pointing their camera at the object.

Fig. 6.2 Enhancing digital marketing through AR.

7. Display Positioning

AR displays may be classied into three categories based on their position between
the viewer and the real environment: head-worn, hand-held, and spatial.


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Visual displays attached to the head include the video/optical see-through head-
mounted display (HMD), virtual retinal display (VRD), and head mounted projective
display (HMPD). Cakmakci and Rolland (2006) give a recent detailed review of head-
worn display technology. A current drawback of head-worn displays is the fact that
they have to connect to graphics computers like laptops that restrict mobility due to
limited battery life.

This category includes hand-held video/optical see-through displays as well as
handheld projectors. Although this category of displays is bulkier than head-worn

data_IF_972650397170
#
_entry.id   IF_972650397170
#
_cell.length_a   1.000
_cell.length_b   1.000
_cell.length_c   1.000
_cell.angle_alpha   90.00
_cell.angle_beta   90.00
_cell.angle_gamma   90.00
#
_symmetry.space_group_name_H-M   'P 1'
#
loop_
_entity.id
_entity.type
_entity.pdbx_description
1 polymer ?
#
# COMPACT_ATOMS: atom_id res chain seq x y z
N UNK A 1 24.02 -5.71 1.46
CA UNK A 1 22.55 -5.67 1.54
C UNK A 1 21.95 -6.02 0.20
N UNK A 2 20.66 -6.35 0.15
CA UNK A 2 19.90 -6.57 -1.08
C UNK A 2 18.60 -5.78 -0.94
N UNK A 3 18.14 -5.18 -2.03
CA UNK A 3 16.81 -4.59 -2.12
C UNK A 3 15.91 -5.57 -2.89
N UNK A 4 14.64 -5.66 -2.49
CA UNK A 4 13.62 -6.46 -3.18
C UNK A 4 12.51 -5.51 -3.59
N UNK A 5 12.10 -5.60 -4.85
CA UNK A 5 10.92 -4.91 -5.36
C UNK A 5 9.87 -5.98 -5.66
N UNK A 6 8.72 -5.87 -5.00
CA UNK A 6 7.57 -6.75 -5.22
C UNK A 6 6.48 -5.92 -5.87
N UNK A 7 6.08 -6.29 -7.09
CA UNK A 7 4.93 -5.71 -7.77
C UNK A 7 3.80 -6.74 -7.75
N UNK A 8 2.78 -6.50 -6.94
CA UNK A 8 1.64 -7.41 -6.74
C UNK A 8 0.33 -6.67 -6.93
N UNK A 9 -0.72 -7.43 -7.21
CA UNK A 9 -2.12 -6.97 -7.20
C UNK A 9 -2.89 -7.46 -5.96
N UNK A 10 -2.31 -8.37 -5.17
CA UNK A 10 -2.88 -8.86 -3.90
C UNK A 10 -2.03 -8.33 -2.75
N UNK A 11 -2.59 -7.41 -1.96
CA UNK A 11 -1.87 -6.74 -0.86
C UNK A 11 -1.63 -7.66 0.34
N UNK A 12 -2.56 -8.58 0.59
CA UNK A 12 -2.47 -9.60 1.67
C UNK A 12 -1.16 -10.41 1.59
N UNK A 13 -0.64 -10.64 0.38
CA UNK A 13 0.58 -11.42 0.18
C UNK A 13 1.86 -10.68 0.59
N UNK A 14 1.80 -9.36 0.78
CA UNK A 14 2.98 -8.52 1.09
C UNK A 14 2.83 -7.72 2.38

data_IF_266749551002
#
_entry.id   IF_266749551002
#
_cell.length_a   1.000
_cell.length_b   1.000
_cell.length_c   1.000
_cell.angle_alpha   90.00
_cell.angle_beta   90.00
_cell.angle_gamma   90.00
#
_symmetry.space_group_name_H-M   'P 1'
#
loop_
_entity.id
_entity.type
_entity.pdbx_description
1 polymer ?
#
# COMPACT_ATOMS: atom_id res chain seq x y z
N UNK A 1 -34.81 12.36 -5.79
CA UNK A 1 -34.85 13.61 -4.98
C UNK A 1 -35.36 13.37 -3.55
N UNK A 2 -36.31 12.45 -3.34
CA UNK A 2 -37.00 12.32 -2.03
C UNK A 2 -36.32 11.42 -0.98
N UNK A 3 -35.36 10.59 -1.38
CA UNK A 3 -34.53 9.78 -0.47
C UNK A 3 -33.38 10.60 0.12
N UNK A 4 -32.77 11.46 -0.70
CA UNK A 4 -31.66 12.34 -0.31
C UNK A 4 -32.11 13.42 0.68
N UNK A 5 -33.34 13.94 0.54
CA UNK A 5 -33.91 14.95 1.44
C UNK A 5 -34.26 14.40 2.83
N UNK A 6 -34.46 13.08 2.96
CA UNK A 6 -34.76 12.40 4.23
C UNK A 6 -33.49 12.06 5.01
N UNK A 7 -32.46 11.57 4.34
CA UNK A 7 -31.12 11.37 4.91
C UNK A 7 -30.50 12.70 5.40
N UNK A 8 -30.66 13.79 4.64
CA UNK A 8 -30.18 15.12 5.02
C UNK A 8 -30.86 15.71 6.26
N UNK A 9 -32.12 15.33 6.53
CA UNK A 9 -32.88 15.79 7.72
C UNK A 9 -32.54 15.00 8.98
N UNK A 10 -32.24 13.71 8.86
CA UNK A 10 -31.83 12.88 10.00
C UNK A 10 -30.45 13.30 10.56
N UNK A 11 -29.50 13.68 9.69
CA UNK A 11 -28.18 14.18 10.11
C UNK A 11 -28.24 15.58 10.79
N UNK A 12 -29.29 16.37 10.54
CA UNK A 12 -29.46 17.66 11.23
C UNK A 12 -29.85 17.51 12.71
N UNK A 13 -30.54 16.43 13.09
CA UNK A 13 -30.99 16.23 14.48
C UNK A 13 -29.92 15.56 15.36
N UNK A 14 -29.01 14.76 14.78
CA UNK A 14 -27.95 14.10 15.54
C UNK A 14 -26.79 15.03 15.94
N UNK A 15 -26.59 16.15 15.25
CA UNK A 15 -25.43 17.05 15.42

displays, it is currently the best work-around to introduce AR to a mass market due to
low production costs and ease of use. For instance, hand-held video see-through AR
acting as magnifying glasses may be based on existing consumer products like mobile
phones that show 3D objects, or personal digital assistants/PDAs (Wagner and
Schmalstieg, 2003) with e.g. navigation information. Stetten et al. (2001) apply
optical see-through in their hand-held sonic ashlight to display medical ultrasound
imaging directly over the scanned organ.

Fig. 7.1 Head mounted display

This technique is now being applied in the world of sports television where
environments such as swimming pools and race tracks are well dened and easy to
augment. Headup displays (HUDs) in military cockpits are a form of spatial optical